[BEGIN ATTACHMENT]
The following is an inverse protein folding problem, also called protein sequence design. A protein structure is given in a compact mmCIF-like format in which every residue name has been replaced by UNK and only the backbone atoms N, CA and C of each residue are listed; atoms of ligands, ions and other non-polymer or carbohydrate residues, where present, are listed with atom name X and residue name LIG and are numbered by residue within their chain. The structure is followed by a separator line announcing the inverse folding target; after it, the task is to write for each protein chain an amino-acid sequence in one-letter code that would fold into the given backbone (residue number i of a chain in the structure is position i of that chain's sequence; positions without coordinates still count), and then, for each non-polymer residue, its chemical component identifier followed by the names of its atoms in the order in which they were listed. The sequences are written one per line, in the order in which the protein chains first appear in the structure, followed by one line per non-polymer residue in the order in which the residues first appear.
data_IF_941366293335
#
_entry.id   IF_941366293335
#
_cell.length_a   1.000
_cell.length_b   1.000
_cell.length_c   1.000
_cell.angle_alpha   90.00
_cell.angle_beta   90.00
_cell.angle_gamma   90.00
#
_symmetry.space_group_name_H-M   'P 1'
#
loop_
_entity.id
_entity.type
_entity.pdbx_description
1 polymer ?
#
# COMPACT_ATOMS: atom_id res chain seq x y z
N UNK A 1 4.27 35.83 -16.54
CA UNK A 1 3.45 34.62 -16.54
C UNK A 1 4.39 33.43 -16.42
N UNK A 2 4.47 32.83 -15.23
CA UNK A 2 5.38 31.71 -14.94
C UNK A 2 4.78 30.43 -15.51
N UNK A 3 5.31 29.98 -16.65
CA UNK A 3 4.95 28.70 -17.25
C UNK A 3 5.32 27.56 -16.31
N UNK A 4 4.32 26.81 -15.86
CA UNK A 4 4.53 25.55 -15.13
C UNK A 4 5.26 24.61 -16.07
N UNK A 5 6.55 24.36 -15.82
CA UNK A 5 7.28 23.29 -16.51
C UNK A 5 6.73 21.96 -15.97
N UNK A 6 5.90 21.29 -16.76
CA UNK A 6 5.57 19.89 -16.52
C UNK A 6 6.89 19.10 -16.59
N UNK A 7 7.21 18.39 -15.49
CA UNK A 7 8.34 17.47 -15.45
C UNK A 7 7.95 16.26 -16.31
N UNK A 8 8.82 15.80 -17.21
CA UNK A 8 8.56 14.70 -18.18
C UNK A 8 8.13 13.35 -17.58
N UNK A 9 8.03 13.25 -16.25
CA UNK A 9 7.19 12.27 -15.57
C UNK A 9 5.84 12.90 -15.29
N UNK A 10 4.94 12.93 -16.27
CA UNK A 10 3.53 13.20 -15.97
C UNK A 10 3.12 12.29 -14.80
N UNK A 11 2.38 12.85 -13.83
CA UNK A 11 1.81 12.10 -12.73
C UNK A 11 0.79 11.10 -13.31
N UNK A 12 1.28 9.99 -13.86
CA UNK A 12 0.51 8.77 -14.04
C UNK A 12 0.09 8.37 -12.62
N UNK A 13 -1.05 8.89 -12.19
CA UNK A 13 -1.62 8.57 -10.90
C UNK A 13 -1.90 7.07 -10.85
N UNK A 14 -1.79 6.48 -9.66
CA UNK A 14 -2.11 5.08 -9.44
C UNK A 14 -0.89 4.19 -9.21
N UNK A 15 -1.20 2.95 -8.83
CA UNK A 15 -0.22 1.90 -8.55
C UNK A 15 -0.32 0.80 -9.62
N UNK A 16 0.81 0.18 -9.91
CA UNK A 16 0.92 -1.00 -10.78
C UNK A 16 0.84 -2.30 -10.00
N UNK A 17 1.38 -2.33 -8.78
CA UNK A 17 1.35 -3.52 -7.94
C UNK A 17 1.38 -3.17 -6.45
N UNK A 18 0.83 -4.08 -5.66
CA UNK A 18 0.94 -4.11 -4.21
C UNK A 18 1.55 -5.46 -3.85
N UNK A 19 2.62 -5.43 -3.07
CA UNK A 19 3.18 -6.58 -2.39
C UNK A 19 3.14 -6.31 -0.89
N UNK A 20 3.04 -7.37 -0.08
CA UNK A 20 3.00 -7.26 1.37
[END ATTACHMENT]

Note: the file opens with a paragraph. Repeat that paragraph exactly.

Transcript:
The following is an inverse protein folding problem, also called protein sequence design. A protein structure is given in a compact mmCIF-like format in which every residue name has been replaced by UNK and only the backbone atoms N, CA and C of each residue are listed; atoms of ligands, ions and other non-polymer or carbohydrate residues, where present, are listed with atom name X and residue name LIG and are numbered by residue within their chain. The structure is followed by a separator line announcing the inverse folding target; after it, the task is to write for each protein chain an amino-acid sequence in one-letter code that would fold into the given backbone (residue number i of a chain in the structure is position i of that chain's sequence; positions without coordinates still count), and then, for each non-polymer residue, its chemical component identifier followed by the names of its atoms in the order in which they were listed. The sequences are written one per line, in the order in which the protein chains first appear in the structure, followed by one line per non-polymer residue in the order in which the residues first appear.